Ganitumab is an injectable medicine that recently received orphan drug designation from the U.S Food and Drug Administration (FDA) for the treatment of Ewing sarcoma, a type of bone cancer.

Ganitumab, now developed by the immuno-oncology start-up company NantCell (a subsidiary of NantWorks), was first produced by Amgen as a pancreatic cancer drug candidate. However, in 2012, the company terminated the late stage pancreatic cancer trial of ganitumab because it showed no significant improvement in patients’ survival.

In addition to Ewing sarcoma, ganitumab also is being investigated for the treatment of rhabdomyosarcoma, advanced solid tumors, and breast cancer when used in combination with other medicines.

How ganitumab works

Ganitumab works by attaching to cancer cells and blocking signals that are important for cell growth.

The drug is a fully human monoclonal antibody designed to attach to and block the insulin-like growth factor 1 receptor (IGF-1R).

IGF-1R is important in the development and progression of many cancers, possibly due to its properties of preventing cancer cells death, which allows those cells to resist chemotherapeutic drugs or radiation therapy.

By preventing the attachment of IGF-1R to its receptors and the subsequent activation of the PI3K/Akt signaling pathway, ganitumab inhibits tumor cell proliferation and induces the death of tumor cells.

Ganitumab in clinical trials

The safety and effectiveness of ganitumab monotherapy in patients with metastatic Ewing family tumors (EFT) were evaluated in an open-label Phase 2 study (NCT00563680). The results of the trial showed that ganitumab was well-tolerated and demonstrated modest, but encouraging, antitumor activity.

A randomized Phase 3 clinical trial (NCT02306161) is currently evaluating the use of ganitumab as an add-on therapy to multi-agent chemotherapy. The trial aims to recruit 330 participants with newly diagnosed metastatic Ewing sarcoma.

The effectiveness of ganitumab, in combination with other therapies, also is being examined in several clinical trials for the treatment of other types of cancer. For example, a Phase 1/2 study (NCT03041701) is evaluating whether combined ganitumab and Sprycel (dasatinib) is safe and able to shrink or slow the growth of tumors in people with rhabdomyosarcoma. That study is recruiting patients.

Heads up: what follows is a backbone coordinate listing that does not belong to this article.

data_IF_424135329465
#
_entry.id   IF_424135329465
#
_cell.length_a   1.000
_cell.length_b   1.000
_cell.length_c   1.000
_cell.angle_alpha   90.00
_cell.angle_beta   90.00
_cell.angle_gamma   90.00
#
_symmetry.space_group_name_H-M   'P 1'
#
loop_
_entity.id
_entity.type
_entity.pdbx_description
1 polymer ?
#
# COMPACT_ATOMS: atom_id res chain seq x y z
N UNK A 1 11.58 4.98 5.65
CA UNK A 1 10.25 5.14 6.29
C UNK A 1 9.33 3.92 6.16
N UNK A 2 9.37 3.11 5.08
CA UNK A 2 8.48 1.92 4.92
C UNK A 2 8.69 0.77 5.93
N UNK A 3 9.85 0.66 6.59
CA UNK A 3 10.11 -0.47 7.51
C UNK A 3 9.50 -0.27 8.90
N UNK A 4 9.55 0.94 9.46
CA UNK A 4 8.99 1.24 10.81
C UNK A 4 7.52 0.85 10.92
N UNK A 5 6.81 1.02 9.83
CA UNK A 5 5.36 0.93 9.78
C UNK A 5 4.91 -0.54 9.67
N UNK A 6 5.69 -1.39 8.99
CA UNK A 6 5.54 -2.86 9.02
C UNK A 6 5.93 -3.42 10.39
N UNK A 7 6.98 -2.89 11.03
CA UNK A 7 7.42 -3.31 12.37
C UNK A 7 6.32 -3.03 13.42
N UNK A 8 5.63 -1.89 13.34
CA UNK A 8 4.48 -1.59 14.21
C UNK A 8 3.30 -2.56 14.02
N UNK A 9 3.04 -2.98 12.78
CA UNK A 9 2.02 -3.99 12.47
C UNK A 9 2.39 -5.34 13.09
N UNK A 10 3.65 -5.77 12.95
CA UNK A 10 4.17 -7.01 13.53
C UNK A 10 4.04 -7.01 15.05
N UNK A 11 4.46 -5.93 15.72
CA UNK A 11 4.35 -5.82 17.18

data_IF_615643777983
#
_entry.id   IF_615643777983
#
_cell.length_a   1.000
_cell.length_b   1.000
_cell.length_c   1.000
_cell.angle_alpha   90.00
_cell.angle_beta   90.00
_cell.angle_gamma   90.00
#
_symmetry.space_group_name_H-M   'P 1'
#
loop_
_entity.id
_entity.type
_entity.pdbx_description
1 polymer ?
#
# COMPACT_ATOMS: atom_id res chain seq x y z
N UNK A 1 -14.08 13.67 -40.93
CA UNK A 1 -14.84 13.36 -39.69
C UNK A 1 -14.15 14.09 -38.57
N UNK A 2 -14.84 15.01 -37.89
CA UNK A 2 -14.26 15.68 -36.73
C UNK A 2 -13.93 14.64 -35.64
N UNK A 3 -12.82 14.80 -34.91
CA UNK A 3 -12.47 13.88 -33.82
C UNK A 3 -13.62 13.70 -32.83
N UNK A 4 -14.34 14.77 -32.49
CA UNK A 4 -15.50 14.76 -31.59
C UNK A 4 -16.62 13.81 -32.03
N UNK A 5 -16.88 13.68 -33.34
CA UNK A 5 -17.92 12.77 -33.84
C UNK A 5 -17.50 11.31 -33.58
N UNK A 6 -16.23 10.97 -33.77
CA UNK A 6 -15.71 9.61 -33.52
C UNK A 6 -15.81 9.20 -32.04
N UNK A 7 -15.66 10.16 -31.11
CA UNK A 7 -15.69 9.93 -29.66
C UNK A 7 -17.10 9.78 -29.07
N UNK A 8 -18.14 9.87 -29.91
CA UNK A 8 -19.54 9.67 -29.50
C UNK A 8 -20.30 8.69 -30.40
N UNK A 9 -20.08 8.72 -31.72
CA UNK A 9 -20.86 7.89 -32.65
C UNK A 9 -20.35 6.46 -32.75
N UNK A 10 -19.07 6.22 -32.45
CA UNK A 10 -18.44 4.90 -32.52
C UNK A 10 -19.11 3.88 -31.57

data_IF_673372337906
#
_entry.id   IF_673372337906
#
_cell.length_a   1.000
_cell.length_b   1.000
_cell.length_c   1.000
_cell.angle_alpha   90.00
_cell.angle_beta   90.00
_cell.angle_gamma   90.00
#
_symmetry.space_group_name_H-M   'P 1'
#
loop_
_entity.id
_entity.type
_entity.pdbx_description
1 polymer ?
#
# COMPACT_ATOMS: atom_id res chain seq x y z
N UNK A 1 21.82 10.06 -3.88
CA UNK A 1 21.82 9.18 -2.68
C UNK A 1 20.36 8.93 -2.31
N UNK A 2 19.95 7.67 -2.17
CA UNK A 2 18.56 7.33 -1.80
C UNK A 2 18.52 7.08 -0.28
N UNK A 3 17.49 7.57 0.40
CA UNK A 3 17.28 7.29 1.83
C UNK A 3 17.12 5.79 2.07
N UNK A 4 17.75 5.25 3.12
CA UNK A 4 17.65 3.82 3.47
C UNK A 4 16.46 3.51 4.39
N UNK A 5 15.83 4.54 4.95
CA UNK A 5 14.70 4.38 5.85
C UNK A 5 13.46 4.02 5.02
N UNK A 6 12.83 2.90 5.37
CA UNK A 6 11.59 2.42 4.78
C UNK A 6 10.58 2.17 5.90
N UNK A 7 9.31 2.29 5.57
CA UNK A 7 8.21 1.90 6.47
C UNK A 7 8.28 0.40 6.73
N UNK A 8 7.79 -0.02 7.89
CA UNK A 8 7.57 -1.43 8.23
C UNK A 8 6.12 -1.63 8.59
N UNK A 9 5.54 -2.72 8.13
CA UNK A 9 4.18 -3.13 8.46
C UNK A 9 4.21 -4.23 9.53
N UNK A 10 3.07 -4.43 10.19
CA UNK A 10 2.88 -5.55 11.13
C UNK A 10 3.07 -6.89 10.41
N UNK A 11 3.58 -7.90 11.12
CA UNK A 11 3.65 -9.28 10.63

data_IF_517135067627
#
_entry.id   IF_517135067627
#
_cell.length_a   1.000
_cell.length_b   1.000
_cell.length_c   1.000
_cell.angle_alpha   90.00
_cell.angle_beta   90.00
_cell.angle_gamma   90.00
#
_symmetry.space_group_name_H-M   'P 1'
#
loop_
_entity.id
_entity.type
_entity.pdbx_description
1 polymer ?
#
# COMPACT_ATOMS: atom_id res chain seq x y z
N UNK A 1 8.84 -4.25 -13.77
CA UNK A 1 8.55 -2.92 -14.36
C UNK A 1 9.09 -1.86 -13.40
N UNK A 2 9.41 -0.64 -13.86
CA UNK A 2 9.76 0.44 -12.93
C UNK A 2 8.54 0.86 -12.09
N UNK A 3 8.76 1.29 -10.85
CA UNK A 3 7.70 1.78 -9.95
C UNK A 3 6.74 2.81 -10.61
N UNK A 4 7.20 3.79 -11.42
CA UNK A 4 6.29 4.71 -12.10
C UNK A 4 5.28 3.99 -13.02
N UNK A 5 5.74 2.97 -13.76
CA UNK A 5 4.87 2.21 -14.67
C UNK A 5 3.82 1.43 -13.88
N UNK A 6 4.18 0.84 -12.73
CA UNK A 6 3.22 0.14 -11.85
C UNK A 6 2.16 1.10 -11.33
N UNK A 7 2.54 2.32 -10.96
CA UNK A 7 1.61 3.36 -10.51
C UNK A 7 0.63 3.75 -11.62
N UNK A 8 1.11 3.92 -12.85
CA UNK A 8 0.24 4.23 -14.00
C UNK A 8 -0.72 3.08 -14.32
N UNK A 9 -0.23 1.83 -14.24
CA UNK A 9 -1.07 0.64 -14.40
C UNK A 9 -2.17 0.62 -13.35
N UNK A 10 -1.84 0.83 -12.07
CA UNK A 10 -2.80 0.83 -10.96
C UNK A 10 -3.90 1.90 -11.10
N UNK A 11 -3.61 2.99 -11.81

Another open-label Phase 1 trial (NCT01061788) is assessing the safety, tolerability, and effectiveness of the combined therapy of ganitumab, Afinitor (everolimus) and Vectibix (panitumumab) in patients with advanced solid cancers that did not respond to other treatments or for which no standard therapies exist. This study is also currently recruiting patients.

Finally, a Phase 2 trial (NCT01042379) is recruiting participants to test the combination of ganitumab plus metformin in breast cancer.

Other details

The most common adverse effects associated with the use of ganitumab include fatigue, low platelet counts, high blood sugar, and infusion site reactions.

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Inês Martins holds a BSc in Cell and Molecular Biology from Universidade Nova de Lisboa and is currently finishing her PhD in Biomedical Sciences at Universidade de Lisboa. Her work has been focused on blood vessels and their role in both hematopoiesis and cancer development.
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Inês Martins holds a BSc in Cell and Molecular Biology from Universidade Nova de Lisboa and is currently finishing her PhD in Biomedical Sciences at Universidade de Lisboa. Her work has been focused on blood vessels and their role in both hematopoiesis and cancer development.